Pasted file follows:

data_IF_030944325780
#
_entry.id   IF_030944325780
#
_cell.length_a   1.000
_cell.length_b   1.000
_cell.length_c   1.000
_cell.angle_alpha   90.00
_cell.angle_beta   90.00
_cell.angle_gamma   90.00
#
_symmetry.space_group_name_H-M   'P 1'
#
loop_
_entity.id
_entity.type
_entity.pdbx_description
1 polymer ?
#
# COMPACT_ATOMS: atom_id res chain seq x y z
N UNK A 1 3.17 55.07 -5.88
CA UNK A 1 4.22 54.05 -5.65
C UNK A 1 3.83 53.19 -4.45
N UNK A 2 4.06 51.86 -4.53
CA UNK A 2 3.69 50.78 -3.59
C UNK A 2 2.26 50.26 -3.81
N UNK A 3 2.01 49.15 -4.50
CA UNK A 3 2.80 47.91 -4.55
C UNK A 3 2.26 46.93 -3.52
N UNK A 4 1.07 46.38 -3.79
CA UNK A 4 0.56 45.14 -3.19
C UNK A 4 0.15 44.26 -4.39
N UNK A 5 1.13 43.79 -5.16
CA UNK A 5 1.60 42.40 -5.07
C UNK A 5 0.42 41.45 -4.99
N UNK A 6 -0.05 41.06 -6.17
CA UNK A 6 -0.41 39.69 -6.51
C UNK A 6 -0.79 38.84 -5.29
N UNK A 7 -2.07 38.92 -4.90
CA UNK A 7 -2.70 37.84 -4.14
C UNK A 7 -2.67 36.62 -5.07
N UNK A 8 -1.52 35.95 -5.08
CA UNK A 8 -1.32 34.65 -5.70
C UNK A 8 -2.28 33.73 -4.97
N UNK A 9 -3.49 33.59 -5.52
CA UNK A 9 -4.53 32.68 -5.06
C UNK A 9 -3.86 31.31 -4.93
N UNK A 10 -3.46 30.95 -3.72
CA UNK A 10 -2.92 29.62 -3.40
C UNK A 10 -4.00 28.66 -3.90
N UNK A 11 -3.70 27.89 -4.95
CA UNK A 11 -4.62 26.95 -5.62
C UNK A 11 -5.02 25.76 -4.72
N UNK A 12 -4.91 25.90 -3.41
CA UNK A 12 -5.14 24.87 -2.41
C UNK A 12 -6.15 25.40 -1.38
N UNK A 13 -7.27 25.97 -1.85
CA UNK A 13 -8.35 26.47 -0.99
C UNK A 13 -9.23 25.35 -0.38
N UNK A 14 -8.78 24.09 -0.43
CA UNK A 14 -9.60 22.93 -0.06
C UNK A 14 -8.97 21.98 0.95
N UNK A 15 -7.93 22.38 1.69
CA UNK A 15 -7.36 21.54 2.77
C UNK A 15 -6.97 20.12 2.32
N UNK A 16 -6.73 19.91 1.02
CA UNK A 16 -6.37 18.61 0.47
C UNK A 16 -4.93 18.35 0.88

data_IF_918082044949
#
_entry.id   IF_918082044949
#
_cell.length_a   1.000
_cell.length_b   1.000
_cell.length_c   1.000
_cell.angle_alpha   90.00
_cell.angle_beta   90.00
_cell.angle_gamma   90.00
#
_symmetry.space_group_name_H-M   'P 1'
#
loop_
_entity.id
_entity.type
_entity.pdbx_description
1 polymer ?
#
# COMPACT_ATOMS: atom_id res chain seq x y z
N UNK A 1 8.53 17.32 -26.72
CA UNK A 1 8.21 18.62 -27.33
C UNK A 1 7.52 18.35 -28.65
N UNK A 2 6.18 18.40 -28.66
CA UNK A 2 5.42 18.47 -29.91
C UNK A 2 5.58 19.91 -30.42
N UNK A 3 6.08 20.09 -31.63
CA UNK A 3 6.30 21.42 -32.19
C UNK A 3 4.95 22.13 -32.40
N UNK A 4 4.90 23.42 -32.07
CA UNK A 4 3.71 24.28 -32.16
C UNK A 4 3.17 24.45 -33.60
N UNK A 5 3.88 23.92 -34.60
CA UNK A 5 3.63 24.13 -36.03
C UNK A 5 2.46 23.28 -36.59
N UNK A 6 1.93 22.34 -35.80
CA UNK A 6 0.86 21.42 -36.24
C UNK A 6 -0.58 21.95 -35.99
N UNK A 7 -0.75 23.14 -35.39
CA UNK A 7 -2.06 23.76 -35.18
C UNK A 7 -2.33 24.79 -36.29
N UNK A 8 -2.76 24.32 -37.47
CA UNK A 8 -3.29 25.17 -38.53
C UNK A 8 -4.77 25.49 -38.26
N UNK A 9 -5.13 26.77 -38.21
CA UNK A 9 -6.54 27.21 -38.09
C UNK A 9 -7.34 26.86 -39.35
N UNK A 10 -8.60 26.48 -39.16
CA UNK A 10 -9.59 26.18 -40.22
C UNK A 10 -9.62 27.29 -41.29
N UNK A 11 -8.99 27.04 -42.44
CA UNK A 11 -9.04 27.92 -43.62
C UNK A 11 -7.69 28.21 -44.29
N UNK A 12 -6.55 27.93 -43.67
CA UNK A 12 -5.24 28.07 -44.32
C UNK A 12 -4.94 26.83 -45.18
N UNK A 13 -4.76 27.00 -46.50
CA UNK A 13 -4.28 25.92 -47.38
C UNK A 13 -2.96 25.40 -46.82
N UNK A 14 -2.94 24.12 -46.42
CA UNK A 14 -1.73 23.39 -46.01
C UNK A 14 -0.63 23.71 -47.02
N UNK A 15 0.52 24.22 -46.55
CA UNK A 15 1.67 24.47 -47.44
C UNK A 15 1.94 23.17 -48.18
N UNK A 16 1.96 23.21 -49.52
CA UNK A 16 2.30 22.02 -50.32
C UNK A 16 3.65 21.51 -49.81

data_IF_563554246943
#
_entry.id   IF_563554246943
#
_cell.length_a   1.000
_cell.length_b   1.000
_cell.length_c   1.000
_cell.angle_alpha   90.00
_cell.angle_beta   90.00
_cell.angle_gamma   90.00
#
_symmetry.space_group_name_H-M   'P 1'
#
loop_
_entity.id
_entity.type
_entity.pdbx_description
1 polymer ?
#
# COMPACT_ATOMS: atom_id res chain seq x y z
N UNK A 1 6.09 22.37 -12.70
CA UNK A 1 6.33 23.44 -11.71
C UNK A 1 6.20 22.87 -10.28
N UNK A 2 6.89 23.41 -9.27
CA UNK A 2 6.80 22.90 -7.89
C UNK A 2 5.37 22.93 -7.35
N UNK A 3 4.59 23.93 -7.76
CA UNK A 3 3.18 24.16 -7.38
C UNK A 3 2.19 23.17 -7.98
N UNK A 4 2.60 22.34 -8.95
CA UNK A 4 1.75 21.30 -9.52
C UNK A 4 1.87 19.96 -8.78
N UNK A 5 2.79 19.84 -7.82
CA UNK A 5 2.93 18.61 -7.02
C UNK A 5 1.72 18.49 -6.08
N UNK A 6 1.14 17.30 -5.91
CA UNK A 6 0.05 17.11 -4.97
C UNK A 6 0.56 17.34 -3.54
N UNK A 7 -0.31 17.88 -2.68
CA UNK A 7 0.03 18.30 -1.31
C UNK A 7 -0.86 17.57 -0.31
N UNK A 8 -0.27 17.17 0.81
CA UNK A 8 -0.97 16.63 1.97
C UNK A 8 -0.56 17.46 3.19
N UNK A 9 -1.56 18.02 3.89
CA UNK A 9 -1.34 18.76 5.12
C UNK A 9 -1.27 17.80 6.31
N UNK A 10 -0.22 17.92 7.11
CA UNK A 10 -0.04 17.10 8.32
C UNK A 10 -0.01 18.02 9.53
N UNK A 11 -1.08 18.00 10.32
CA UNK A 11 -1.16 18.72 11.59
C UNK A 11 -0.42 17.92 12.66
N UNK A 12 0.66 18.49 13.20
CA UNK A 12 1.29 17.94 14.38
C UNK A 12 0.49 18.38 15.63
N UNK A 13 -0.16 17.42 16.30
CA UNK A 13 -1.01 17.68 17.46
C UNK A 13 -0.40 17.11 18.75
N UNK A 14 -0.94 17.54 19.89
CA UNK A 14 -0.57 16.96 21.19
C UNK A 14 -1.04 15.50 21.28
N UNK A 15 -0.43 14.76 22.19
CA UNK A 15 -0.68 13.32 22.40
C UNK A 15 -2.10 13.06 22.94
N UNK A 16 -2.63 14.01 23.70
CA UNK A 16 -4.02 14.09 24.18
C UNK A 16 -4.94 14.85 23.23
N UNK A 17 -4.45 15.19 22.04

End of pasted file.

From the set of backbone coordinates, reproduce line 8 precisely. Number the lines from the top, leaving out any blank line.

_cell.angle_alpha   90.00